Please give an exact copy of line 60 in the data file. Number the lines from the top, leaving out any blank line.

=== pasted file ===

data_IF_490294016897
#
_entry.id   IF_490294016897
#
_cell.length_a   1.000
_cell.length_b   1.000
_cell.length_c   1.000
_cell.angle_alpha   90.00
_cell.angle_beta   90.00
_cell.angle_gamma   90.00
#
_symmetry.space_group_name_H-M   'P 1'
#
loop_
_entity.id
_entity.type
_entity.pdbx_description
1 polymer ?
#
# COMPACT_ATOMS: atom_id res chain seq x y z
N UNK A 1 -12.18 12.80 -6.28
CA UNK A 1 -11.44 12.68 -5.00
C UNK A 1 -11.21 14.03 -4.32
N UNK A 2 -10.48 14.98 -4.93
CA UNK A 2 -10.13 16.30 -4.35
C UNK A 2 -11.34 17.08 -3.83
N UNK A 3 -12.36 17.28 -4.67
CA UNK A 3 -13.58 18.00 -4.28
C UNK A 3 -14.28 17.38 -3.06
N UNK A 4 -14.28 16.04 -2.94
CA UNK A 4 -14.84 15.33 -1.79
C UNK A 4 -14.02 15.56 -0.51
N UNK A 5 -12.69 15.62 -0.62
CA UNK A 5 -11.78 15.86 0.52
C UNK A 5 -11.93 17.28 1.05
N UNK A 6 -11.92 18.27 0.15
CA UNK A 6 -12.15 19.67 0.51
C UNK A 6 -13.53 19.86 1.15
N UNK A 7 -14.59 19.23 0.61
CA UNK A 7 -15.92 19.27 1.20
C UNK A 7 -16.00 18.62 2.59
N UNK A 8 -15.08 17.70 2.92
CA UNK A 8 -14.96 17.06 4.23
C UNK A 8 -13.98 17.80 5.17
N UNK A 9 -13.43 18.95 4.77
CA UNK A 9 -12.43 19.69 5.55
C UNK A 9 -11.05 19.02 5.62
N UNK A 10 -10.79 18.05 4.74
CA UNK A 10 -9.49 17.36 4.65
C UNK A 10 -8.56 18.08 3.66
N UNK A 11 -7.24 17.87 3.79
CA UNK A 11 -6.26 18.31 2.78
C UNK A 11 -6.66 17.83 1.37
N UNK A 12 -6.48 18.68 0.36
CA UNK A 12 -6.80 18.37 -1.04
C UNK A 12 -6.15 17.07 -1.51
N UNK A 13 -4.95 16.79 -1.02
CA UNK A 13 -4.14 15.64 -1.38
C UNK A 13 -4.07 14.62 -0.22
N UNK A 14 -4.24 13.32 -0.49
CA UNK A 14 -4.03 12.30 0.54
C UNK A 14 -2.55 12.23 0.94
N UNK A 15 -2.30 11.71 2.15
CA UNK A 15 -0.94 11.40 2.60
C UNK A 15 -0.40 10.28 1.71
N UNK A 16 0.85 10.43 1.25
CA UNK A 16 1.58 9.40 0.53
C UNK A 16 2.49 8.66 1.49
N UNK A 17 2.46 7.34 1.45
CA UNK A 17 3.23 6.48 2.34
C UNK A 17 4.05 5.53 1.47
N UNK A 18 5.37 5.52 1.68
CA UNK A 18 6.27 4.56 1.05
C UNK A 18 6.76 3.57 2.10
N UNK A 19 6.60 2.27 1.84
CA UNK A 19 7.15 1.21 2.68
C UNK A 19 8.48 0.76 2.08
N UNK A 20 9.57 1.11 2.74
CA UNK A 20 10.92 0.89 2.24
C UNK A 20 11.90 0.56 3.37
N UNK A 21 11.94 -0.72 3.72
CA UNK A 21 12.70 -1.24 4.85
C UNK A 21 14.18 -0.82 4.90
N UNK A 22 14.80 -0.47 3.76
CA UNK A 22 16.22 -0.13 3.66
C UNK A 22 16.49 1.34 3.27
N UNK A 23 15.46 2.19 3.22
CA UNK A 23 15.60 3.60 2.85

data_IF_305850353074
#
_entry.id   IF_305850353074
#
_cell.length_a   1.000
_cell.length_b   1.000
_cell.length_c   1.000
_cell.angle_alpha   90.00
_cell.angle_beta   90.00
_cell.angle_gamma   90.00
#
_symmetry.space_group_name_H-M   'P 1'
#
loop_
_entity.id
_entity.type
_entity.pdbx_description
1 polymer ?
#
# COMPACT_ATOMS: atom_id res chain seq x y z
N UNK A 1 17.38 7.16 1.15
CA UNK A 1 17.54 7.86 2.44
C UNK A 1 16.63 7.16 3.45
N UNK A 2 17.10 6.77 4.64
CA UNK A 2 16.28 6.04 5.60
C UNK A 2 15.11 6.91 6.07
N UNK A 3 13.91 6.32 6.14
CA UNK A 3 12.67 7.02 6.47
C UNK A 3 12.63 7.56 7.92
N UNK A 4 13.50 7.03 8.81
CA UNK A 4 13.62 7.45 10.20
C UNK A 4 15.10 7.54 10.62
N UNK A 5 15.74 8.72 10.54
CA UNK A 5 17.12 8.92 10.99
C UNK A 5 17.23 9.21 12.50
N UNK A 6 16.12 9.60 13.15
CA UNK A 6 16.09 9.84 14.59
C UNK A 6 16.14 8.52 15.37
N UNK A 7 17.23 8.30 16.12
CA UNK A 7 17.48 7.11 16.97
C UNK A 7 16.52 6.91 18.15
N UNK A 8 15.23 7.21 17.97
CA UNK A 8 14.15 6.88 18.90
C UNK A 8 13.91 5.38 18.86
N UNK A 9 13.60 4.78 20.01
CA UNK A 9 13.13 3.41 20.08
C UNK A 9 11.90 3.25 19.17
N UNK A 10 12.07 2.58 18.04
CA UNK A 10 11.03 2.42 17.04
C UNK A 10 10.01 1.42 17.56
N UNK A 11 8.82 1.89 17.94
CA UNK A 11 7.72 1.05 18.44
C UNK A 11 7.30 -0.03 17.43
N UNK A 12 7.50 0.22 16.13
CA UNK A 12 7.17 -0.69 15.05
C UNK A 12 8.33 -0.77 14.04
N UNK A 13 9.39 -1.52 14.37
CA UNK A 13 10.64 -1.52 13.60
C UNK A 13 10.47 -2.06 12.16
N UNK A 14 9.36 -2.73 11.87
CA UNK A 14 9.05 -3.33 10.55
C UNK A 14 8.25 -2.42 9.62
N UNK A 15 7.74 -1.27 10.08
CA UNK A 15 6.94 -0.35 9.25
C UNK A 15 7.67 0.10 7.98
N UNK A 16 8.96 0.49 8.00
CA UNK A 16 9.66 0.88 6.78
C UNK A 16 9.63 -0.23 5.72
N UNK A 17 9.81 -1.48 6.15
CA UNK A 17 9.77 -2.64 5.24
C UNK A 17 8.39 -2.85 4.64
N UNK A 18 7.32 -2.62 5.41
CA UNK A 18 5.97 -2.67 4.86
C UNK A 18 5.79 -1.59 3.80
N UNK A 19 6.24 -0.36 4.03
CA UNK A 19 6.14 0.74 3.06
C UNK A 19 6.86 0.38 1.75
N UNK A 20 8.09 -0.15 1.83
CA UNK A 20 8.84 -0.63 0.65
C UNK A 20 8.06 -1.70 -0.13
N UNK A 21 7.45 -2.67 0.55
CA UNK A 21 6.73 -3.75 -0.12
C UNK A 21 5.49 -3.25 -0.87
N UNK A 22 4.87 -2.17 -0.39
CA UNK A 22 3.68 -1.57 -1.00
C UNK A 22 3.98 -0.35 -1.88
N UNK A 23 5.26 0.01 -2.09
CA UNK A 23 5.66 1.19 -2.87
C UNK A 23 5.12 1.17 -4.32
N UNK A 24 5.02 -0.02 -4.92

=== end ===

N UNK A 14 -4.24 13.32 -0.49